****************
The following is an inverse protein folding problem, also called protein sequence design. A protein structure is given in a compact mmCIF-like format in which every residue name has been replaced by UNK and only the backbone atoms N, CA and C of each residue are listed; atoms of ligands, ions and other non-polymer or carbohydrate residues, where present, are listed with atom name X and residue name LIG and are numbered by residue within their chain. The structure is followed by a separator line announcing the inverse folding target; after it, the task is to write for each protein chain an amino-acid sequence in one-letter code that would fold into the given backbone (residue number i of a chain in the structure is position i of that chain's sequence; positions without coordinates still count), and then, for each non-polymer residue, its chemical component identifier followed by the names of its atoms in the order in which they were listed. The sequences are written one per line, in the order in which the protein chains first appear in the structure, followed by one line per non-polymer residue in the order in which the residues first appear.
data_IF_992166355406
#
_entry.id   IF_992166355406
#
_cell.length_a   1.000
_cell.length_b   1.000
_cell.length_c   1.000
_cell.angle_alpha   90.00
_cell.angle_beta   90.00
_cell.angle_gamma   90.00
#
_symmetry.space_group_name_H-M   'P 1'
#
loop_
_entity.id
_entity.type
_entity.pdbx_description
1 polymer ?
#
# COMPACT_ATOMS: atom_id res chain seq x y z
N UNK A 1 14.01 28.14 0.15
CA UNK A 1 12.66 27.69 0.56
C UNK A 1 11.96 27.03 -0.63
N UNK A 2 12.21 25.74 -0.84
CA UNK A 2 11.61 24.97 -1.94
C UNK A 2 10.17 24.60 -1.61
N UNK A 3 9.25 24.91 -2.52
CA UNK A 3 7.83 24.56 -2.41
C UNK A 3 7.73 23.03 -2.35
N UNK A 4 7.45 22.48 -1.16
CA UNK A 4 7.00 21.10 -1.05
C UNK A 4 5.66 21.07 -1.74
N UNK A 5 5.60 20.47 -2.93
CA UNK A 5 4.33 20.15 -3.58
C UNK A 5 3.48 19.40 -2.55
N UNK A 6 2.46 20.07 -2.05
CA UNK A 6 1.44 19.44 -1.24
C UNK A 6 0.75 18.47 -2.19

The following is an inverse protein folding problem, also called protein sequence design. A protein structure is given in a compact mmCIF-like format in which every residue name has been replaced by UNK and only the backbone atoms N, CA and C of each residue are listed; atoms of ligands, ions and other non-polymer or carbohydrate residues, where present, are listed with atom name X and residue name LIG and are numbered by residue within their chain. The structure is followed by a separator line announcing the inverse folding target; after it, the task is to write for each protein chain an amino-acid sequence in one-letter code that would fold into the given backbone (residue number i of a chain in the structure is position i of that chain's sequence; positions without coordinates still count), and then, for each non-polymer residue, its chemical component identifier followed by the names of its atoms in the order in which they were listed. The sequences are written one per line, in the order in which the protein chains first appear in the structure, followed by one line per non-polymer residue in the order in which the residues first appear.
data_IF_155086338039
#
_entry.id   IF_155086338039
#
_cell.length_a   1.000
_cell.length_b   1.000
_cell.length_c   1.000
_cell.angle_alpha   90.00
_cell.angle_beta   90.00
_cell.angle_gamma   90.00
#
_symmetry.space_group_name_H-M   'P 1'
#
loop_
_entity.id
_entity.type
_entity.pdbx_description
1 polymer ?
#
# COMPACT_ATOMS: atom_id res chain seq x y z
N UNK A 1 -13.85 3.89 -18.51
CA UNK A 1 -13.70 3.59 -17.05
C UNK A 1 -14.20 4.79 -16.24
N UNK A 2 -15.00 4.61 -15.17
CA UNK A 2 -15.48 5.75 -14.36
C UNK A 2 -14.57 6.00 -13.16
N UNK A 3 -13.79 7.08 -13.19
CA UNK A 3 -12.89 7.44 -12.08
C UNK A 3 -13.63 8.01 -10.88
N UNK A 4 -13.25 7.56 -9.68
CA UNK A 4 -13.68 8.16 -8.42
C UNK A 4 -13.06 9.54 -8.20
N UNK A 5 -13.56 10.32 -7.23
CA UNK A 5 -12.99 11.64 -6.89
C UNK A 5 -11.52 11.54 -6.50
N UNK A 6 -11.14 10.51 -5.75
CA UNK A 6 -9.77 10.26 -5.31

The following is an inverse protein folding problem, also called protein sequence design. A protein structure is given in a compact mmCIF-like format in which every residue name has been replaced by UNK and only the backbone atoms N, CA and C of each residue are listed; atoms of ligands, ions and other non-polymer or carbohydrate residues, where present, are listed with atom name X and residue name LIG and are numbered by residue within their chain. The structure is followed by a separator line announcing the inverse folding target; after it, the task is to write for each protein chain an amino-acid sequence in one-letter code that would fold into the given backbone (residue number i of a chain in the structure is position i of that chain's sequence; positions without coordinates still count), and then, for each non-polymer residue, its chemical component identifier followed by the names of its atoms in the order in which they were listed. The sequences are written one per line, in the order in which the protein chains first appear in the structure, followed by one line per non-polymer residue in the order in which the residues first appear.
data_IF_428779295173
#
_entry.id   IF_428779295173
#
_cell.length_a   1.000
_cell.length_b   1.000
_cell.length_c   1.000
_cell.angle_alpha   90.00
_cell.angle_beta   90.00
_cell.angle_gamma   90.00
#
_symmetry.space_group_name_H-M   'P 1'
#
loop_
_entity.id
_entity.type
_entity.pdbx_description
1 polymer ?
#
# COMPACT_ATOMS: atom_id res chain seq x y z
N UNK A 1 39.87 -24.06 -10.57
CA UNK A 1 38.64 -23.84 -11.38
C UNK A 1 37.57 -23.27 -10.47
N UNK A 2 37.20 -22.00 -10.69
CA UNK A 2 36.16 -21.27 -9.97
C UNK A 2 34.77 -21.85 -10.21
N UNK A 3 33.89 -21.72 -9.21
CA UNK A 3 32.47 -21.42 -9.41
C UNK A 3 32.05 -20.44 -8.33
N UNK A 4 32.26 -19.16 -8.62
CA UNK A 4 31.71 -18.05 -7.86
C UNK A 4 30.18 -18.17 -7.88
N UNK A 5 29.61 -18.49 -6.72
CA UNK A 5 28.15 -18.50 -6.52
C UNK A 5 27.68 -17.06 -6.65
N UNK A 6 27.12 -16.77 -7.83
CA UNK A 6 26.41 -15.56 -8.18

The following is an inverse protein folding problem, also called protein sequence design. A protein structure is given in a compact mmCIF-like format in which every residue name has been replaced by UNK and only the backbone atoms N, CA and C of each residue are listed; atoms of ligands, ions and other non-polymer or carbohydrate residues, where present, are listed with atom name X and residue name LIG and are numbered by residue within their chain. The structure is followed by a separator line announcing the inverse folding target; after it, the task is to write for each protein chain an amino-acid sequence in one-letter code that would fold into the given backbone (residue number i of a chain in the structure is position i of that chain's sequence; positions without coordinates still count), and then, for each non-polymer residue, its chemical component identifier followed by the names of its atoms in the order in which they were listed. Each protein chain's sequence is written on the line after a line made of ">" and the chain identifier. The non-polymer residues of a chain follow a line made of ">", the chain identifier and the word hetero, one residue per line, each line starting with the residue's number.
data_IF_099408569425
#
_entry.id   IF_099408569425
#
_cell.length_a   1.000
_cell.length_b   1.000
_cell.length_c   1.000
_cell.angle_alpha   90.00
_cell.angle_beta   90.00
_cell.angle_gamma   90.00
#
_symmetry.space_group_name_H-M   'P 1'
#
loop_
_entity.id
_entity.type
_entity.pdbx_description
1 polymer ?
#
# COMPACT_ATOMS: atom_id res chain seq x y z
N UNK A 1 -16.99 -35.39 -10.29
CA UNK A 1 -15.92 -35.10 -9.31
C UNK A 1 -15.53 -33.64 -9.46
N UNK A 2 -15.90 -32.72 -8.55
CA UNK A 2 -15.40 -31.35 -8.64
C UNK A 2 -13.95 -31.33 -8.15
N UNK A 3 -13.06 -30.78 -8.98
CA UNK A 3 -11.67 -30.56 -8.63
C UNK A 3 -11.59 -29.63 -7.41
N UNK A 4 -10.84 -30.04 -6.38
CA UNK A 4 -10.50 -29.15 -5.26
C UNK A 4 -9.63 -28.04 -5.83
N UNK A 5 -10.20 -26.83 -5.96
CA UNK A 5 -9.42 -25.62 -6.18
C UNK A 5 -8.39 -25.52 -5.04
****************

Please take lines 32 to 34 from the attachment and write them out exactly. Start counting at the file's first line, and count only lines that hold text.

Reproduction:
CA UNK A 4 7.00 21.10 -1.05
C UNK A 4 5.66 21.07 -1.74
N UNK A 5 5.60 20.47 -2.93